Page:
COMMENT By Solace Chukwu Follow on Twitter
So, it appears Kelechi Iheanacho’s Etihad nightmare is finally at an end. The 20-year-old is, according to Manchester City boss Pep Guardiola, set to complete a move within the next week, with the most likely destination being Leicester City.
“We believe he deserves to play at that age,” said Guardiola. “That’s why we decided what’s best.”
That indeed he does, and City’s insistence on a buy-back clause is an indication of (a measure of) continued faith in the player.
However, with the club’s sixth all-time top scorer Sergio Aguero not even a certain starter, and the Citizens still interested in Alexis Sanchez, Iheanacho’s chances looked set to go from slim to non-existent very quickly.
Leicester will get a player lethal in the box, an outstanding one-touch finisher whose goal-ratio is ludicrously good for one who has played so sparsely. What is slightly surprising though is that there is another team in the Premier League who (a) need a striker, (b) have financial muscle, and (c) are arguably more suited to Iheanacho’s style of play; yet they are not breaking the door down for him. Everton.
The Toffees sent a striker on his way to Manchester only a week ago, top scorer Romelu Lukaku, in a bumper deal worth (depending on which party you ask) between 75 and 90 million pounds.
There is a now a huge goalscoring vacuum at Goodison Park: the Belgian was directly involved in 31 (25 goals and six assists) goals – 50% of Everton’s 62-goal total – last season.
There have been improbable resurrections in football before, but it is hard to see how Wayne Rooney, all of 31 and on the wane for the last three years, will replace that.
Sandro Ramirez has also come in from Malaga, but his style suggests he is nowhere as proficient playing alone upfront as in a strike duo. The idea might very well be a change of system, but that may well hamper the development of the promising Tom Davies in midfield.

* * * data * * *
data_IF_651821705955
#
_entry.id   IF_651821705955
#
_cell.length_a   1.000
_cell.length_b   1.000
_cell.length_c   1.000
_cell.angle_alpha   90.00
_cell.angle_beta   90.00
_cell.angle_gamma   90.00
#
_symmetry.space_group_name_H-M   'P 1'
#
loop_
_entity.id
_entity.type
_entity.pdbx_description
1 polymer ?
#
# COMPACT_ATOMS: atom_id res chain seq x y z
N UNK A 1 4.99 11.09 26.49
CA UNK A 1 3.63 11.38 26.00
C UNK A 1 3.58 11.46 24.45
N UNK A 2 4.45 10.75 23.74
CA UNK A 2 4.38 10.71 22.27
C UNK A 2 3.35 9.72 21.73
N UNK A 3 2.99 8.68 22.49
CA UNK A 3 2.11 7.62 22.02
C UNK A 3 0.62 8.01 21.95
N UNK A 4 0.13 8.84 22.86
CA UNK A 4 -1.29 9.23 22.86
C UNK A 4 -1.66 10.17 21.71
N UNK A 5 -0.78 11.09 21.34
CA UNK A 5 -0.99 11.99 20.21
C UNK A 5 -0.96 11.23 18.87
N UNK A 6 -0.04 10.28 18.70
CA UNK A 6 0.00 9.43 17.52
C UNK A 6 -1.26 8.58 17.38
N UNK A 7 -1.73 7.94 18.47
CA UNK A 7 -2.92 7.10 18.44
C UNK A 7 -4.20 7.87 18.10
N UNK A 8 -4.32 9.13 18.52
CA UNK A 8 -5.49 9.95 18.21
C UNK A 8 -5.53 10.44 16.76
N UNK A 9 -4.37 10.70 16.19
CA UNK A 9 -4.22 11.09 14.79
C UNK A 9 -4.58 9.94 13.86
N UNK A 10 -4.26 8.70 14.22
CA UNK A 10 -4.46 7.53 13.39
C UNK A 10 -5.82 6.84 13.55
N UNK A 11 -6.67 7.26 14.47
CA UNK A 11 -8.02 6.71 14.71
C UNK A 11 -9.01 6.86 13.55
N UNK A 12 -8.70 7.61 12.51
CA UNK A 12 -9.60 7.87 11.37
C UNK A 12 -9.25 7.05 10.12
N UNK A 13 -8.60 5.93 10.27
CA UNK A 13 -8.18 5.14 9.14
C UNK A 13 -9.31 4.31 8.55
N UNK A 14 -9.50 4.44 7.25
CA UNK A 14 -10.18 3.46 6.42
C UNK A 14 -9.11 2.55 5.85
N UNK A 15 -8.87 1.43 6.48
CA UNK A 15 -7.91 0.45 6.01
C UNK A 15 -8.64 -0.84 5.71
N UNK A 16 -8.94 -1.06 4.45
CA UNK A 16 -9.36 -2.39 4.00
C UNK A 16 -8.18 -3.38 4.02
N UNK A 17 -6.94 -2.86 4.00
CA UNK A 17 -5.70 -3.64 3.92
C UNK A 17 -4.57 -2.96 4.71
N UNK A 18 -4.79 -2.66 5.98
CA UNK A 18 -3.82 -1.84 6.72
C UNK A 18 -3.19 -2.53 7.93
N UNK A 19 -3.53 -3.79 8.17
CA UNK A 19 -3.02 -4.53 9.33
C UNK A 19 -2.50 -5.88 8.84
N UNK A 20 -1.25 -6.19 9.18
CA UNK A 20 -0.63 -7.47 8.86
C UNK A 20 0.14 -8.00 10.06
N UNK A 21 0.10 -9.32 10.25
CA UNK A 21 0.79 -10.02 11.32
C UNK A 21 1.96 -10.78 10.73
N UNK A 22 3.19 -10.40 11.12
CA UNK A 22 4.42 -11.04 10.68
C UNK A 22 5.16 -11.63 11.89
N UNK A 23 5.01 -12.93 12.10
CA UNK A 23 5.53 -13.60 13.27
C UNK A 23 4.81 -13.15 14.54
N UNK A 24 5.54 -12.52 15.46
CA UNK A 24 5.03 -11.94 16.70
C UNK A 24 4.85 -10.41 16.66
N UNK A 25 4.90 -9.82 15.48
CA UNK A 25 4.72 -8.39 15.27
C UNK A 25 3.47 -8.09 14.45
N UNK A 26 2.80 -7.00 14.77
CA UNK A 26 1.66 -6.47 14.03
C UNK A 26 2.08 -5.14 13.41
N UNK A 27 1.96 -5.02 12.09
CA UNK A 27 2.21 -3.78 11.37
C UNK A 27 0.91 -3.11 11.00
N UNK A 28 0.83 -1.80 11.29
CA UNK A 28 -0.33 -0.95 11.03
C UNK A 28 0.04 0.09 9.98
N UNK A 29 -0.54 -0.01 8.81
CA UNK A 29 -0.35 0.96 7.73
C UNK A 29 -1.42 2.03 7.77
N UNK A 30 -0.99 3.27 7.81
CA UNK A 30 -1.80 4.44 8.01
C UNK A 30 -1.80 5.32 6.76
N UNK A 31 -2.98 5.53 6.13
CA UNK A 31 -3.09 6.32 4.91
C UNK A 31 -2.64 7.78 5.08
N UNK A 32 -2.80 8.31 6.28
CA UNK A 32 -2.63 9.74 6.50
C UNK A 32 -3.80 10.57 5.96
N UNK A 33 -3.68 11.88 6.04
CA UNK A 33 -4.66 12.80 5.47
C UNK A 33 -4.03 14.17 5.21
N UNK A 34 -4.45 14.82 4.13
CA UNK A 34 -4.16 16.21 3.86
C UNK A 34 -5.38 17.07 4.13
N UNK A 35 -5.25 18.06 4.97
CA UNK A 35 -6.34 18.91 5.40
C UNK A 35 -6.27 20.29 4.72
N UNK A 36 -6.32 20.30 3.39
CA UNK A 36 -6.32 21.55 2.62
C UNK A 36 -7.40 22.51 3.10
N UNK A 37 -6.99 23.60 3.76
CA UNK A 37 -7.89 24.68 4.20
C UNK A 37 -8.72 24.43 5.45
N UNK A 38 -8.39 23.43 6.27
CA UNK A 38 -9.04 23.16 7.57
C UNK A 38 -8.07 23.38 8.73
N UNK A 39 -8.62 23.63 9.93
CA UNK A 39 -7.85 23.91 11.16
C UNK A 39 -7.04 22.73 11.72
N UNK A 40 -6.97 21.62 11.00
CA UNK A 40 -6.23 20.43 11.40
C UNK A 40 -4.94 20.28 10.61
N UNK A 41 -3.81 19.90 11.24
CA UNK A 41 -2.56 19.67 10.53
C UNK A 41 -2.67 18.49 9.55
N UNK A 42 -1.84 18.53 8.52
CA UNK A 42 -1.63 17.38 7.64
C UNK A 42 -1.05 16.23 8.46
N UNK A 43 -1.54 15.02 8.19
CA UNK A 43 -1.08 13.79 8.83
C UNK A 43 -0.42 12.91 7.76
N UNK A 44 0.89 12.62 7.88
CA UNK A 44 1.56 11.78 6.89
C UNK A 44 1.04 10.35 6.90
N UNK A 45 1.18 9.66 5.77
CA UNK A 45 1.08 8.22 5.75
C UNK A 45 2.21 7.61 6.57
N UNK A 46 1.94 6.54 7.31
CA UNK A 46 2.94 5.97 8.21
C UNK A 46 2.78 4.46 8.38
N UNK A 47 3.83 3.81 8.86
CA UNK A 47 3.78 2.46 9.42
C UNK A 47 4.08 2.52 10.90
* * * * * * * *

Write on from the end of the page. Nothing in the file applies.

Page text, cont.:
Even with a 4-4-2/3-5-2, it is asking a lot to expect Rooney to pitch in with his fair share at this stage of his career. His return is rooted in emotion rather than pragmatism.
Which brings us right back to Iheanacho.
That Everton have not been on the phone to City is surprising; as a matter of fact, for less than a third of what they fleeced Manchester United for Lukaku, they could have an upgrade.
Going purely by numbers, this may sound ludicrous. However, modern football places ever-increasing demands on centre-forwards; it is not enough that they put the ball in the net, but that they serve as multipliers for the rest of the team, engender continuity in the attacking play, and display intelligence in movement without the ball.
United’s new man has his (well documented) limitations, including but not restricted to his first touch and hold-up play.
His raw physicality and pace makes it inevitable that he will score goals, but he exacts a high tariff from the rest of the team.
Iheanacho, on the other hand, is a thoroughly collective footballer: an outstanding finisher who is just as capable playing the final pass.
In the absence of Sergio Aguero through suspension in September last season, the Nigeria international caught the eye with a goal and an assist in the Manchester Derby at Old Trafford, but the full range of his abilities was even more apparent in the home win over Bournemouth.
City were devastating on the counter attack, with Iheanacho at the heart of every move. He set off and finished Raheem Sterling’s pass for the game’s second, returned the favour for the third, then made sort of subtle decoy run that Lukaku often seems incapable of, carving the Cherries’ defence open for Gundogan to run through and score the fourth.
When you consider that Everton’s best performances last season, including a 4-0 spanking of City, no less, were achieved by playing on the break (Guardiola’s side had 71% possession on the day), it is clear just how smoothly Iheanacho would fit in.
His lack of games may count against him, but it really shouldn’t. Guardiola admitted himself that he “didn’t give a lot of chances”, and it is no shame to be behind Aguero and Brazil’s starting centre-forward at a club like City.
Everton may well pull a rabbit out of a hat before the end of the window, but strikers are at a premium in today’s market.
In the end, they might rue their inability to spot the best bargain going this summer: a proven Premier League goalscorer, with significant upside and resale value, for about 20 million pounds.